Impacts of Interventions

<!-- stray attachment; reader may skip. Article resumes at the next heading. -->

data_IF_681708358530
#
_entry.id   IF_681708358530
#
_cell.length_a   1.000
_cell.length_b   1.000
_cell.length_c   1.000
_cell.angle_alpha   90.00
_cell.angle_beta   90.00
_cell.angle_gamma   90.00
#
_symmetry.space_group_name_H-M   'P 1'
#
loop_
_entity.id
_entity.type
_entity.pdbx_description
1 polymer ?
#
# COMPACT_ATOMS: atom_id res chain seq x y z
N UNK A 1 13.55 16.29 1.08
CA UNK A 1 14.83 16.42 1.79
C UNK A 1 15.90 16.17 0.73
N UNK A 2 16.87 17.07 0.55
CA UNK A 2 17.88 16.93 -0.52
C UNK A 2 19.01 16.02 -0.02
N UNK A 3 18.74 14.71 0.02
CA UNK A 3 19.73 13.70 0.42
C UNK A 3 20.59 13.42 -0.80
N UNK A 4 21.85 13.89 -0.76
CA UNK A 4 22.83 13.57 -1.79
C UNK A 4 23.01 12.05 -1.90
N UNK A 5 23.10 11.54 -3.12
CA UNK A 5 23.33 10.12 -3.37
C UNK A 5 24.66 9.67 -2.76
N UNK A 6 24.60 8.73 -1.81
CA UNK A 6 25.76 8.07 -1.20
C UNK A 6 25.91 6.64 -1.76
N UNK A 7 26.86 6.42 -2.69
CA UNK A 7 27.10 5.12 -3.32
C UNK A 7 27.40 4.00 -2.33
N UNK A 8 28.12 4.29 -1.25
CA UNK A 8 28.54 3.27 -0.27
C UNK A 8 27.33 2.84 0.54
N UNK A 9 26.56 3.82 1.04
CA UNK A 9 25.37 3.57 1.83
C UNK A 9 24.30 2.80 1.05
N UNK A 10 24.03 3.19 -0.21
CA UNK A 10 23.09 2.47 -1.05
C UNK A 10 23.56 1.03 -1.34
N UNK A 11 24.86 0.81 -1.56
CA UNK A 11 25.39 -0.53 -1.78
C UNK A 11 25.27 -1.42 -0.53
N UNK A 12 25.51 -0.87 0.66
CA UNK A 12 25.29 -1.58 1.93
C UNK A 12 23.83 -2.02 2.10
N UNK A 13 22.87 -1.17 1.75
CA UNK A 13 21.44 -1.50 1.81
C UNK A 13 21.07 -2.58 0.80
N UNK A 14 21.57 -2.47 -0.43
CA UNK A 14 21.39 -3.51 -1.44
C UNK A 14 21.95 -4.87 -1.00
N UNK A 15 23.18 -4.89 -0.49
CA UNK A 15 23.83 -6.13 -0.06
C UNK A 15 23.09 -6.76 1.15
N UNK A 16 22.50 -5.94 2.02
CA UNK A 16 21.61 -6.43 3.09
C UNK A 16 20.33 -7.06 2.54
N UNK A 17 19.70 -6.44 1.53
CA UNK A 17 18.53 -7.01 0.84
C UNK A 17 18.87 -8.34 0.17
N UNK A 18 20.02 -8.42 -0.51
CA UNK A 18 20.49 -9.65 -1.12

Several mass domestic dog vaccination campaigns were carried out in villages in the study districts during the 5-y period. We analysed the impacts of these interventions at the village level to capture the wide variation in achieved levels of vaccination coverage. We incorporated demographic processes (Table 3 gives demographic parameter estimates) and waning of vaccine-induced immunity (see Materials and Methods), because these affect the level of herd immunity within the population at any one time. There were no rabies outbreaks (defined as at least two cases not interrupted by an interval of more than one month) in villages when vaccination coverage exceeded >70%. Small outbreaks occurred in villages with lower coverage and the largest (and longest) outbreaks only occurred in villages with <20% coverage. Observed outbreak sizes were within the range expected from the heterogeneity of biting behaviour and the coverage achieved by village-level vaccination campaigns (Figure 4A).